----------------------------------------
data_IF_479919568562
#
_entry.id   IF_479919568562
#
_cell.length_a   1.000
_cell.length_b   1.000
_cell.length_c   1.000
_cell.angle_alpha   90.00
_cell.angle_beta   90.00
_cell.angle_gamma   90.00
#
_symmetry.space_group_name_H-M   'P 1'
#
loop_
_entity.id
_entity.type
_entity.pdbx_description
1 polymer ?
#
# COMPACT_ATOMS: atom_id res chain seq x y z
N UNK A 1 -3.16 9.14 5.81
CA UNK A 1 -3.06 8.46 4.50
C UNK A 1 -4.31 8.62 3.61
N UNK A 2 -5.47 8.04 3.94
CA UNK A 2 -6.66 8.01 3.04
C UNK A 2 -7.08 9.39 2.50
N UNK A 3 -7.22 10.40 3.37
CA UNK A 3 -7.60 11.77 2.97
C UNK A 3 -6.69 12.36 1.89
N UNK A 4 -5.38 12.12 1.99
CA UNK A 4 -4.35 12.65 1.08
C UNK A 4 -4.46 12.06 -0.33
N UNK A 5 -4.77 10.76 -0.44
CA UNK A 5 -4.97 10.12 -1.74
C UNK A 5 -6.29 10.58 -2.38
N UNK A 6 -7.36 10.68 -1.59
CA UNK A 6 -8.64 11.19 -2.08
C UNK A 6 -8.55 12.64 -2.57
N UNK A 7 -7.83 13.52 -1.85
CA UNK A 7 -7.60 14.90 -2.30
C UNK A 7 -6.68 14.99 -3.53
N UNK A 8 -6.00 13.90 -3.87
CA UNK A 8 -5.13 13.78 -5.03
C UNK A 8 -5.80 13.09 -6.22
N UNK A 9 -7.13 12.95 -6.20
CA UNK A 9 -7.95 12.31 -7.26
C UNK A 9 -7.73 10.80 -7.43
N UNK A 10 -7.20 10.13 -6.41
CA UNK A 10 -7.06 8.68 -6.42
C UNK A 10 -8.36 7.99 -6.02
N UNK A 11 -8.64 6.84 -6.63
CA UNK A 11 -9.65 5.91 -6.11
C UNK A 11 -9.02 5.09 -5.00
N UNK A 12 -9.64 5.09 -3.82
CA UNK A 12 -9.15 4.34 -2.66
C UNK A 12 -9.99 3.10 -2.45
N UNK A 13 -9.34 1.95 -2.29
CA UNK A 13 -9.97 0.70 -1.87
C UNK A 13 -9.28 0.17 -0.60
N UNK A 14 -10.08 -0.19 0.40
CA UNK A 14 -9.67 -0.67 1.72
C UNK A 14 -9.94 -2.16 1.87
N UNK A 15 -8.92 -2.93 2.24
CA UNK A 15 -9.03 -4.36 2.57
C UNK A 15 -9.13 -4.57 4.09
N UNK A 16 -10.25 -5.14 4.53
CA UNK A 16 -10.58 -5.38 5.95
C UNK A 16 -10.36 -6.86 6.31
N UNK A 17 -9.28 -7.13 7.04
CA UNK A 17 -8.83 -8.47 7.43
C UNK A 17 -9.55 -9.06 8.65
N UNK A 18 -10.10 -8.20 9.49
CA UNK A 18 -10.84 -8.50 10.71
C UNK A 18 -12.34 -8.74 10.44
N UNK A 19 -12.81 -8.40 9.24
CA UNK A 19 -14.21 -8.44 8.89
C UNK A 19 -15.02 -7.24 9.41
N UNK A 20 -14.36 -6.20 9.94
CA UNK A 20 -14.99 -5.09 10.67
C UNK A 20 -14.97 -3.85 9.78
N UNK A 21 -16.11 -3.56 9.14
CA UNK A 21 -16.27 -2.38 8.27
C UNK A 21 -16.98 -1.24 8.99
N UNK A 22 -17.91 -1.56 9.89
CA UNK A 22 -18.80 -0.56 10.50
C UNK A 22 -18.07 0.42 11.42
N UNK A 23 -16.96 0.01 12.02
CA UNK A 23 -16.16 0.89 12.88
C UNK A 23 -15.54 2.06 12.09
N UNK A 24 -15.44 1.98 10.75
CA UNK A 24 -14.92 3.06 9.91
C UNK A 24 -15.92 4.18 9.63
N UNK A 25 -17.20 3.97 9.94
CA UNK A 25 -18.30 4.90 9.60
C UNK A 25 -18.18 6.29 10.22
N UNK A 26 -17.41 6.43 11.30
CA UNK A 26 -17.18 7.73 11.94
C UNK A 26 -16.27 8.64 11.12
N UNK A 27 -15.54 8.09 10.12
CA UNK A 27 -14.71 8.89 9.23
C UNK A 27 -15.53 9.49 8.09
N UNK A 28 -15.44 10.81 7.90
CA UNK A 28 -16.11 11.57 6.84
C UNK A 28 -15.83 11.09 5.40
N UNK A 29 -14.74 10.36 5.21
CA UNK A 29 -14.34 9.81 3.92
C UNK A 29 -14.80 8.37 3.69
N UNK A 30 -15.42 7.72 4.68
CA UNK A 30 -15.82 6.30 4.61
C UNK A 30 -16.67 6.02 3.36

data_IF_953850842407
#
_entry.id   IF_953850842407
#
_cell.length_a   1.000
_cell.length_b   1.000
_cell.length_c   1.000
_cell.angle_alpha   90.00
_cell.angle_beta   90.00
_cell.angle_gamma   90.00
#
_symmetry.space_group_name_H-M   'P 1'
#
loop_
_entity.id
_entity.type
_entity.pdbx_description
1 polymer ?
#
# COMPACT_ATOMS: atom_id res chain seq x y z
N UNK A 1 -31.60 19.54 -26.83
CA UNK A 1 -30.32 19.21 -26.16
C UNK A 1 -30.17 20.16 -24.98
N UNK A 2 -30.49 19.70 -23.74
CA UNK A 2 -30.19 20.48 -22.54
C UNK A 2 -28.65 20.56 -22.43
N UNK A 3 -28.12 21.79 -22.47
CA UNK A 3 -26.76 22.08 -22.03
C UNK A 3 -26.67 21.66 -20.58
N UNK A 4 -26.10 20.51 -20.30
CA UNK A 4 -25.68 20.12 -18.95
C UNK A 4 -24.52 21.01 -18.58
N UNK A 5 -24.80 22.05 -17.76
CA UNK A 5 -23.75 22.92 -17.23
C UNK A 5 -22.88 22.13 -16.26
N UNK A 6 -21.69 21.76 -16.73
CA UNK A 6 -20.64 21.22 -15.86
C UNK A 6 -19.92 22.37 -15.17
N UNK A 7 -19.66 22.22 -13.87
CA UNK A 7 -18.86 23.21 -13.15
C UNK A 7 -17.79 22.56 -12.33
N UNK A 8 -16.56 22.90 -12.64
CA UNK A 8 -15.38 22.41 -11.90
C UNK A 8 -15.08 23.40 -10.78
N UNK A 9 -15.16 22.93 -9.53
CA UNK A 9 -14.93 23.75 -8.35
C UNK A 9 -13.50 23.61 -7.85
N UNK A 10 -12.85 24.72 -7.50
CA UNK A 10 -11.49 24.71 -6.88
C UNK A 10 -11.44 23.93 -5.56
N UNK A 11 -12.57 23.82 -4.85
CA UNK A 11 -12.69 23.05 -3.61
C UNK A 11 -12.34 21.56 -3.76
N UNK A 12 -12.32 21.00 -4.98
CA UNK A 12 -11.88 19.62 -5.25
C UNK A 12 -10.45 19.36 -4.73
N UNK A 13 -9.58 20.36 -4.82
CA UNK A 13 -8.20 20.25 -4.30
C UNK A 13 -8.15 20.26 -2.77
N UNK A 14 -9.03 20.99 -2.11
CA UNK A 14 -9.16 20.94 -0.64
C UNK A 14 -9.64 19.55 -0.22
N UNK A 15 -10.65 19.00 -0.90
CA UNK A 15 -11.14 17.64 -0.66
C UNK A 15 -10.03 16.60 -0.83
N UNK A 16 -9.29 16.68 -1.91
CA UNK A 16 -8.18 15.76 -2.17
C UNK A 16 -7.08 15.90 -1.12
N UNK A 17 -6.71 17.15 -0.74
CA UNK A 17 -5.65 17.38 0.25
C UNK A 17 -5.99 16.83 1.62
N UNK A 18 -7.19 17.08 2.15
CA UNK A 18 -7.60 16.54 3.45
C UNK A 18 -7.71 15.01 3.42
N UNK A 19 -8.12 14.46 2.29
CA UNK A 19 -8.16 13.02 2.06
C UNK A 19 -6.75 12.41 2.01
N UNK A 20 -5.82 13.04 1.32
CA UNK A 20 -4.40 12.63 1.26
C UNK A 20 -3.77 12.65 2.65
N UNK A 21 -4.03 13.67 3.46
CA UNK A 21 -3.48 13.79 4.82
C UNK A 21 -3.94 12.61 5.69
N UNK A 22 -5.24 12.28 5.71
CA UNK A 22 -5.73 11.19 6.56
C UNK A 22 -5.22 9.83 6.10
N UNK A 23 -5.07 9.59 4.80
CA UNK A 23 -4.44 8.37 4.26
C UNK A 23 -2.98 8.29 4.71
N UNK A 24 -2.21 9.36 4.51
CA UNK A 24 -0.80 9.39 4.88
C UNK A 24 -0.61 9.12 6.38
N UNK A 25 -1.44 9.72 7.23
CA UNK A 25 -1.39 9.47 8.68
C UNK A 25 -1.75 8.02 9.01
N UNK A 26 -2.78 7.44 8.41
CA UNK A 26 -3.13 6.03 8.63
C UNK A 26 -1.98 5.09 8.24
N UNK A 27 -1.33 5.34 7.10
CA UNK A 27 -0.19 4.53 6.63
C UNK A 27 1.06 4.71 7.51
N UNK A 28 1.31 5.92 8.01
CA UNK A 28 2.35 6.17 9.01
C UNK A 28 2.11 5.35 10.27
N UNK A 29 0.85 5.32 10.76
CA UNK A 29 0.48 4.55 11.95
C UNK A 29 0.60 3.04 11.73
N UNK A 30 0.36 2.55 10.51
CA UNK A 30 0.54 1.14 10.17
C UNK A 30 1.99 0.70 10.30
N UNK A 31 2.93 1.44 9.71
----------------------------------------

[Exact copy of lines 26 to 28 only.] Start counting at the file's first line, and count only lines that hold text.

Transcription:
C UNK A 2 -7.08 9.39 2.50
N UNK A 3 -7.22 10.40 3.37
CA UNK A 3 -7.60 11.77 2.97